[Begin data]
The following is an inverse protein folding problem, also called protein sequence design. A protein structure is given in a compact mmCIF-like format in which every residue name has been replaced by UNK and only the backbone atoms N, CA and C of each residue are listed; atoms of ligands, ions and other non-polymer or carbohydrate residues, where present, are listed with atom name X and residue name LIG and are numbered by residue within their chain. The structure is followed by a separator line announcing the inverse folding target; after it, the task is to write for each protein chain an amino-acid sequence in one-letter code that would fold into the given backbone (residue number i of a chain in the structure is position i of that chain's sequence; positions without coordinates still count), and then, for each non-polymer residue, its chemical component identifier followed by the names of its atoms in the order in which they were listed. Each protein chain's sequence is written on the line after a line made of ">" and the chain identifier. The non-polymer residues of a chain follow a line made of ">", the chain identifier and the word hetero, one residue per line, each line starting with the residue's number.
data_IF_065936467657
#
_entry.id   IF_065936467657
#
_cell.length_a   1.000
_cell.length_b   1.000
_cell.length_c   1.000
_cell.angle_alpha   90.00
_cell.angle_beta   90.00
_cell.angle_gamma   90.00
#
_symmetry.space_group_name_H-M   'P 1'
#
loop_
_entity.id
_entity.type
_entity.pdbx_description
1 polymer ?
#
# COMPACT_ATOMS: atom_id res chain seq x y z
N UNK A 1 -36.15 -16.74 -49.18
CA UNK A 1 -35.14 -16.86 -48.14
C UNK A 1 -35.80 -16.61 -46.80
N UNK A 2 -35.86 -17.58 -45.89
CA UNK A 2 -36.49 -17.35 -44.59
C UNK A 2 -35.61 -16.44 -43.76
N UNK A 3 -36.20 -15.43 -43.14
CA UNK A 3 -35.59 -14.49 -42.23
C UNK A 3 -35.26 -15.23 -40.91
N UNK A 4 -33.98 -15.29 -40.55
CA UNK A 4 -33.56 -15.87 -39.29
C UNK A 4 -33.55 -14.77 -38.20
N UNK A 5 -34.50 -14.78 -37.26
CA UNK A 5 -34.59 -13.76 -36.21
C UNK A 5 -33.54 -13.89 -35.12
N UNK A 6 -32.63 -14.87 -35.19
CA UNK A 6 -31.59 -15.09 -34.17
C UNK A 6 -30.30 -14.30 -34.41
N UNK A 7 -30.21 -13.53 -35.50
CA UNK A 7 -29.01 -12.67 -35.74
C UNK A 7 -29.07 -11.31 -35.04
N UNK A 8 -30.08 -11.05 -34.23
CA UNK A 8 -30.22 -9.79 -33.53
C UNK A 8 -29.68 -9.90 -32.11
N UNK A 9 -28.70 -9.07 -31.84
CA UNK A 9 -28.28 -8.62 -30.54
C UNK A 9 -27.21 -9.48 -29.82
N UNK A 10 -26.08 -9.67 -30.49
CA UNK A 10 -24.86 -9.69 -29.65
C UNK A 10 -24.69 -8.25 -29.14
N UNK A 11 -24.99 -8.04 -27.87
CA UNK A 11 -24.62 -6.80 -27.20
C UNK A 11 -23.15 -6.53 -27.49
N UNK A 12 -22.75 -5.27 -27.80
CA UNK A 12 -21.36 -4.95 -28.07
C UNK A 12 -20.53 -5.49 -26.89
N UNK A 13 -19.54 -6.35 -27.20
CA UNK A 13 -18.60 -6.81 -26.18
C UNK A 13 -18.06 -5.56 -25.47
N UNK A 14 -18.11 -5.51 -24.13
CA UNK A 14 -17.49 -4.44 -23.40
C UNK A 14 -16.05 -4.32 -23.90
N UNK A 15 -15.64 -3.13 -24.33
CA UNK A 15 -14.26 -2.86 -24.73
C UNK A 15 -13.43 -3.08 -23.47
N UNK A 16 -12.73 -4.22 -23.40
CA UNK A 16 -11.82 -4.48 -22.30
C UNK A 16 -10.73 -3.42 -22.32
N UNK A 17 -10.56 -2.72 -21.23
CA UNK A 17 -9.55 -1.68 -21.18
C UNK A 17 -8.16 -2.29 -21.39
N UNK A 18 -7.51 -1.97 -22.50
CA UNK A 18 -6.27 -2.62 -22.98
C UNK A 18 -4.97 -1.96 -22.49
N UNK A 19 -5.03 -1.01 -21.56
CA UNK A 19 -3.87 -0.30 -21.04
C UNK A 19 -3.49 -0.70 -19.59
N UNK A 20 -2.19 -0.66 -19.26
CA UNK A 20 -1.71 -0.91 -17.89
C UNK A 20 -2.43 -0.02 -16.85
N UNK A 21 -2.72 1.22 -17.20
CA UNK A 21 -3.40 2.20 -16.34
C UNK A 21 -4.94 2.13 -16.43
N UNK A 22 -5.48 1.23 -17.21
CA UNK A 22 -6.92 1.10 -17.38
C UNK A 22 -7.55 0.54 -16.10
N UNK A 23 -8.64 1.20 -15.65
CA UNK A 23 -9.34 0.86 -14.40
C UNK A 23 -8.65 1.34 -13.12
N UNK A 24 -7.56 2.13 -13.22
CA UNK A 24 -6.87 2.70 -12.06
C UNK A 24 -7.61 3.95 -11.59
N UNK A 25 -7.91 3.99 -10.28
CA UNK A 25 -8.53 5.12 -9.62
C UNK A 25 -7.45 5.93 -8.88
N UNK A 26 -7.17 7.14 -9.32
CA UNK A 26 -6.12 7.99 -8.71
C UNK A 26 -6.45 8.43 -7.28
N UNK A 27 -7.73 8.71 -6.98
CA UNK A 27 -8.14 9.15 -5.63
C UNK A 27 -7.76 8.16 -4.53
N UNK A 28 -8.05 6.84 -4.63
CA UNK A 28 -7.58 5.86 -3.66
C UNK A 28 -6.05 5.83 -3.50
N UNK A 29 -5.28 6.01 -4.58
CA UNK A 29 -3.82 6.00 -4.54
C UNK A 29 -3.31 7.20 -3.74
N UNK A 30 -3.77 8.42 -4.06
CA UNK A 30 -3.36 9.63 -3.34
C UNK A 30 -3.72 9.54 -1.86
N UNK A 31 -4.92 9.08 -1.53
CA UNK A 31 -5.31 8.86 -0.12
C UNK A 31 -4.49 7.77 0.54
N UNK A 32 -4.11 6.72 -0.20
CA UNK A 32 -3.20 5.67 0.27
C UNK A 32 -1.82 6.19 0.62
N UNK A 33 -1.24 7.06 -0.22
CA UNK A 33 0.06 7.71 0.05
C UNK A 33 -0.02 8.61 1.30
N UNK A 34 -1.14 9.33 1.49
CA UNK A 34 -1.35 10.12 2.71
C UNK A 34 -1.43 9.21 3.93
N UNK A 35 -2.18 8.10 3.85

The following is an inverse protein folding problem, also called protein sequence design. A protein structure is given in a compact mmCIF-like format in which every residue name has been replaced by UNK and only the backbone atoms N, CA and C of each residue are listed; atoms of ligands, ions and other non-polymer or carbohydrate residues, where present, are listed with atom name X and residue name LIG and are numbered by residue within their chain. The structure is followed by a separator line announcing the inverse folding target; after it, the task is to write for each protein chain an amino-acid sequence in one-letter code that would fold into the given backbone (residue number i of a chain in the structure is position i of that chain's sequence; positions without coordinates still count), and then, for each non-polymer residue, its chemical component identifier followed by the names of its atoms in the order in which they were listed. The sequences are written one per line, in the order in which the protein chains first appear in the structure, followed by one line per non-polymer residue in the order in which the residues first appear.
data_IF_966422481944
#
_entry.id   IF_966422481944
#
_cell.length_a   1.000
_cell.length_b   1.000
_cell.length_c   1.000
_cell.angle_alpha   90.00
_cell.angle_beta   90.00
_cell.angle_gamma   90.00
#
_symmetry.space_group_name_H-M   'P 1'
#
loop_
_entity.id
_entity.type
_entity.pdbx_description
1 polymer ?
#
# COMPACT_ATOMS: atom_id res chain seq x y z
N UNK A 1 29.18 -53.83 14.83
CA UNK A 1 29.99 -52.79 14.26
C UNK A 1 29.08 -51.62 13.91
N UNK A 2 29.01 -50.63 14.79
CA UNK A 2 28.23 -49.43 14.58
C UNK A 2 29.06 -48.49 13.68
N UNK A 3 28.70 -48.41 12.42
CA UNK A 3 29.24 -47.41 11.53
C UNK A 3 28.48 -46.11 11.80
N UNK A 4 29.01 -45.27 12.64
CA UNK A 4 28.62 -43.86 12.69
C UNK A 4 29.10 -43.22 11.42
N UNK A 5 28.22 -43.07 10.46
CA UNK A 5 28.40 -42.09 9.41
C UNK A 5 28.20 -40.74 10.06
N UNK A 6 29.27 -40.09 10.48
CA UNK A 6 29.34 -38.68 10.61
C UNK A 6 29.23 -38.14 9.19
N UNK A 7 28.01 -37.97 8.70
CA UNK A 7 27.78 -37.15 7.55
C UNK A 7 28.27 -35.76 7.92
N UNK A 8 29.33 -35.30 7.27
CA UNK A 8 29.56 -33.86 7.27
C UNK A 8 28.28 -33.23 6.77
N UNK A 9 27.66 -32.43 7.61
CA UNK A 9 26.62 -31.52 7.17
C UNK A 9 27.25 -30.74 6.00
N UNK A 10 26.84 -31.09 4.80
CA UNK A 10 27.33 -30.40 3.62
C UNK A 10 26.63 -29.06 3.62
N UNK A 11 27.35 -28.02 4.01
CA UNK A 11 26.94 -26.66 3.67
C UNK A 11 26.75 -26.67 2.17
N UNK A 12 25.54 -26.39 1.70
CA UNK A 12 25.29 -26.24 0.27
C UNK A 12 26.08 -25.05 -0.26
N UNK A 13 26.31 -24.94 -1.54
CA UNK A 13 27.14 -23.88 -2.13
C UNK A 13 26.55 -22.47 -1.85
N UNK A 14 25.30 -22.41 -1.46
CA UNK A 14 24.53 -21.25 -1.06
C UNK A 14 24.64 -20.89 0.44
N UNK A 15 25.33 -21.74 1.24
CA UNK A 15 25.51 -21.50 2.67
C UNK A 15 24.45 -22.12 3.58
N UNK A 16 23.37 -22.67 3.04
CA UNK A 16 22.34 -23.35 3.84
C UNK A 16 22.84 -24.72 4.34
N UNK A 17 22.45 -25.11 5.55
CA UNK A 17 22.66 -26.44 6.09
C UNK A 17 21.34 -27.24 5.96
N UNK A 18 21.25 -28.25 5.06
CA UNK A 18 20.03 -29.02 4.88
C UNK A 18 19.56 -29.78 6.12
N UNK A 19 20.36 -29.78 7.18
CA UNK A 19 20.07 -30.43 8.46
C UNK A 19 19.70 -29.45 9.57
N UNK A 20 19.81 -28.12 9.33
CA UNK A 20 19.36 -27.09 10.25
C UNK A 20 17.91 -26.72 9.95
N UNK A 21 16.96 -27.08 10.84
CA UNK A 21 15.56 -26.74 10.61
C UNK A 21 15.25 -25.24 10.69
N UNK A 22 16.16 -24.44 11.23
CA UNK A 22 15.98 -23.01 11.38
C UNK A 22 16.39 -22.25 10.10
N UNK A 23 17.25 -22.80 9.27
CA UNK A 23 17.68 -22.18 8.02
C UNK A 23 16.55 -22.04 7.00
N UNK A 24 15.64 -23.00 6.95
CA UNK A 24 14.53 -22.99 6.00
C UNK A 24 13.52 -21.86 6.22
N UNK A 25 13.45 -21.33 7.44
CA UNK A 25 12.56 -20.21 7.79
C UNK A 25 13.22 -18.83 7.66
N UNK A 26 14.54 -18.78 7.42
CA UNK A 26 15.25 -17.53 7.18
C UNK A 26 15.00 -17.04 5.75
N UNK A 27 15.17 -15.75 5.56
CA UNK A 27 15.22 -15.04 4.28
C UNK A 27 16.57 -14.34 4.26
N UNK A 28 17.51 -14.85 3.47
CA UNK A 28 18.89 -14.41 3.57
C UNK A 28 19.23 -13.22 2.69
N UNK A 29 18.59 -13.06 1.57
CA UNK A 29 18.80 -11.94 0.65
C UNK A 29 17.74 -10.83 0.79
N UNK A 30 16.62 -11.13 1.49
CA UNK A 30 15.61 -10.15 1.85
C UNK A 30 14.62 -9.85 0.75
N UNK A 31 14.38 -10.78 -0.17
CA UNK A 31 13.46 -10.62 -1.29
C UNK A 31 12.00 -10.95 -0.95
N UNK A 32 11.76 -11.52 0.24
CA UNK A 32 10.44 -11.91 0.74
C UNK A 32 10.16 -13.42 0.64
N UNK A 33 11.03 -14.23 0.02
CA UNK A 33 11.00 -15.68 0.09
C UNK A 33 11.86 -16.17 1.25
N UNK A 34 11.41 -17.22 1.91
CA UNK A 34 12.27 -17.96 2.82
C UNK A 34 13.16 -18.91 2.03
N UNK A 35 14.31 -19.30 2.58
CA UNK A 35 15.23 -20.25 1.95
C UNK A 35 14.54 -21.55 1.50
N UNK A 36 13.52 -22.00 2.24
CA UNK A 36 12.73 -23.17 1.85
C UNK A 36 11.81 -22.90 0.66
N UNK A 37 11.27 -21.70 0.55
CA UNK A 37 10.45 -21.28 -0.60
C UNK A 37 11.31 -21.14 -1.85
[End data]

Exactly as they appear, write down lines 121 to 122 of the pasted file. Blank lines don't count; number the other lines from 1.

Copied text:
N UNK A 34 -1.14 9.33 1.49
CA UNK A 34 -1.35 10.12 2.71